Dion's Debut

So much for the concern about first-round pick Dion Jordan missing a lot of time at the start of training camp. Even though he was limited to individual drills, Jordan took part in his first practice as a member of the Dolphins on Tuesday morning.

Jordan actually never practiced in the spring after being taken in the 2013 draft, which came about two months after he underwent shoulder surgery. He began training camp on the Active/Non-Football Injury list, one day after he signed a four-year contract.

"I feel real good, first of all just being out there with the guys and being able to run around and hit things and just get back to normal football routine," Jordan said Tuesday. "I knew how far I was as far as my injury. I'm just trying to push myself to make sure I'm ready. I want to be out here, so I'm going to do everything I can to make sure I'm ready."

Jordan didn't do a whole lot on Tuesday, but just having him at practice was a positive sign for the Dolphins.

While Coach Joe Philbin made clear that it's "not about one player or one position," Jordan could be an important player for the Dolphins, an X-factor who could help reach their goal of creating more takeaways.

Tuesday was the first step, the next one will be having Jordan taking part in all the drills.

"I'm just as curious as everybody else," said new linebacker Dannell Ellerbe. "He's got a good frame. I heard a lot about him. Unfortunately, I didn't get to watch him when he was at Oregon. I know he's the No. 3 pick, I know we're going to get a lot from him, so I'm just looking forward to it."

On Tuesday, there was only so much Jordan's teammates could take from his first practice.

"Hmm, he looks good in pads," said defensive lineman Jared Odrick. "He passes the eye test. He's just itching to get back out there and everybody is itching to see him on the field. But it's just a matter of time in terms of him being out and getting out there and feeling good.

"Everybody wants to jump the gun and get out there, including himself and the rest of us, but you've got to be smart about it. When you've got a guy like that who's talented and know that he's able to contribute, you've got to hold back and wait for him to get healthy and go out there and go full speed."

One thing for sure about Jordan in the early stages, he didn't bring a diva attitude to training camp.

On Sunday, he responded to a question about being a "million-dollar baby" by saying he was just a rookie and expected to be treated that way.

That came to pass because Jordan showed up to practice on Tuesday sporting one of those Paul Soliai special hair treatments with three strips of blond hair dyed into his hair on the sides and down the middle.

And at the end of practice, Jordan walked off the field carrying the shoulder pads and helmets of veterans Cameron Wake and Randy Starks.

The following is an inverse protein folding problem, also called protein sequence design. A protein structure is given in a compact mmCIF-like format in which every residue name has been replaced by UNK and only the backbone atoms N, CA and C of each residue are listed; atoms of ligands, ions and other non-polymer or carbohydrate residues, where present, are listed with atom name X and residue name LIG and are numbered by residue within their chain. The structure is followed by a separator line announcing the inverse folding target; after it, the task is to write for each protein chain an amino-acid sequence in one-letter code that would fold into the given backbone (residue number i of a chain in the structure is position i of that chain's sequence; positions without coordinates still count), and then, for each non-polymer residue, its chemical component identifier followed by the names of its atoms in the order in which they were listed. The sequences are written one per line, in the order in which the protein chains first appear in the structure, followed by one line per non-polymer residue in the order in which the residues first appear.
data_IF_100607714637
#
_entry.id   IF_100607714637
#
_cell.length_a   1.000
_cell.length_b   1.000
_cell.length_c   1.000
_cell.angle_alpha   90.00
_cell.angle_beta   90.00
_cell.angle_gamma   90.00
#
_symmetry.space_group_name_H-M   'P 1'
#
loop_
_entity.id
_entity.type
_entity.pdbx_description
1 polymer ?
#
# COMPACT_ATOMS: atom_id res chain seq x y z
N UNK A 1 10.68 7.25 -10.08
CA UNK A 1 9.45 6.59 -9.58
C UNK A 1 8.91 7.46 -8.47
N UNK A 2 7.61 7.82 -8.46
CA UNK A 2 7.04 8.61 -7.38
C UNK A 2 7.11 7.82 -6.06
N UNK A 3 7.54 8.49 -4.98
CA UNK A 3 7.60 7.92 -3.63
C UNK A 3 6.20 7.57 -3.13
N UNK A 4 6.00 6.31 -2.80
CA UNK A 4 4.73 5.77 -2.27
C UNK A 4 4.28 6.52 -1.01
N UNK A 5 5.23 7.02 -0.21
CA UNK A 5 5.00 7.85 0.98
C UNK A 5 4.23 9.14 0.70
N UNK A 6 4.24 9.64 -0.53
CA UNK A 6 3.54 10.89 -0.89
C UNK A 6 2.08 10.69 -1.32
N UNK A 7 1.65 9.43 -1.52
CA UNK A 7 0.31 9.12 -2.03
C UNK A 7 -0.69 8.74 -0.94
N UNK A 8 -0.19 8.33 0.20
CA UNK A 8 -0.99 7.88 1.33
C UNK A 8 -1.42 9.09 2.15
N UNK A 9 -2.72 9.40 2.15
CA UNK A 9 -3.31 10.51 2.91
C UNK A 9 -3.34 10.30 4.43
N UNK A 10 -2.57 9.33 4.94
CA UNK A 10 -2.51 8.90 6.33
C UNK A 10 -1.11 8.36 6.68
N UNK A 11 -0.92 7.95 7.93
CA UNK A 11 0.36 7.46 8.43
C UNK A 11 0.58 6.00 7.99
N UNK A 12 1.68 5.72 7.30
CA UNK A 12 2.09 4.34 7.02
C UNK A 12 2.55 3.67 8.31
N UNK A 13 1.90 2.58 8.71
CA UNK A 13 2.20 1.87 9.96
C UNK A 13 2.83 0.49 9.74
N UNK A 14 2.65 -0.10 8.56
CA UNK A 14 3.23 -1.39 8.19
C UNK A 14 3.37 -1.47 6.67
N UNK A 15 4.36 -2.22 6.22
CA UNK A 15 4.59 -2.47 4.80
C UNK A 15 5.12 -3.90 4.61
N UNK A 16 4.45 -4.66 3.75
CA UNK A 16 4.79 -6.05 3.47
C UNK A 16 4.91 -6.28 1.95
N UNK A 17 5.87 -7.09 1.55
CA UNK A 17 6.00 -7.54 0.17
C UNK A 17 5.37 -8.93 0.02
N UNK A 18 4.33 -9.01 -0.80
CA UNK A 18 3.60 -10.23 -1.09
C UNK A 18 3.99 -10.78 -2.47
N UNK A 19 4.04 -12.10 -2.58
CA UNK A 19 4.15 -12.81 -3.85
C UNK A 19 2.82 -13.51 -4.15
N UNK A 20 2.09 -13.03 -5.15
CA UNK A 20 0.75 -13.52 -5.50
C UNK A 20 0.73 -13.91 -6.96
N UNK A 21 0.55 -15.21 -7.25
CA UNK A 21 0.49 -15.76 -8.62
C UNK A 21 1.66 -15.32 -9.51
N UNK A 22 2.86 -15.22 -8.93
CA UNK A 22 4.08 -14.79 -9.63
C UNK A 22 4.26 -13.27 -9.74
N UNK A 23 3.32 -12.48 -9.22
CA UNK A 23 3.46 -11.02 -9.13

"Hey man, I'm paying my dues," Jordan said. "It's nothing, though. I'm not the only guy that had to go through it. I'm just doing what they want me to do and get it over with."

While Tuesday was the first step, Jordan said he was hoping to start being a full participant in practice sometime this week.

Coach Joe Philbin took a more cautious approach.

"It's going to be a gradual process," Philbin said. "We'll see how he responds, see how he feels tomorrow and take it from there. We're never going to rush a guy if we don't feel he's ready. We'll take our time."

Tuesday actually marked the first time that Jordan practiced as an NFL player. He underwent shoulder surgery on Feb. 27 and, after attending the Dolphins' rookie minicamp on the first weekend of May, had to stay away from all the Organized Team Activities (OTAs) and minicamp because of an NFL rule involving schools on a quarter system.

Philbin, though, downplayed the notion that Jordan was far behind his teammates in terms of learning the defensive scheme.

"When we come back (for training camp), we start back at square one," Philbin said. "We start with install number one, we go to install number two, today was install number three. He's been there for all of that. He sat in the classroom, he's been out there, he's watched all the practice film, heard the corrections. Obviously, there's going to be a point in time when he needs to get out there and feel it for himself and do it for himself and make a couple of mistakes and then learn from them and move forward as a player."

The Dolphins moved up nine spots in the first round, from 12th to third, to land Jordan in the draft. They gave Oakland a second-round pick in the transaction and made Jordan the highest-drafted defensive player in team history.

A finalist for the Butkus Award at Oregon in 2012, Jordan is expected to provide the Dolphins with a pass-rushing complement for two-time Pro Bowl defensive end Cameron Wake.

Jordan says his draft position doesn't additional pressure on him, nor he did come to training camp with any expectations about his role.

"No matter what it is, if it's just a pass rusher, if Coach puts me out there to start, even if it's special teams, I want to play football," Jordan said. "No matter where it is, you've got to earn everything. I have to earn whatever it is."

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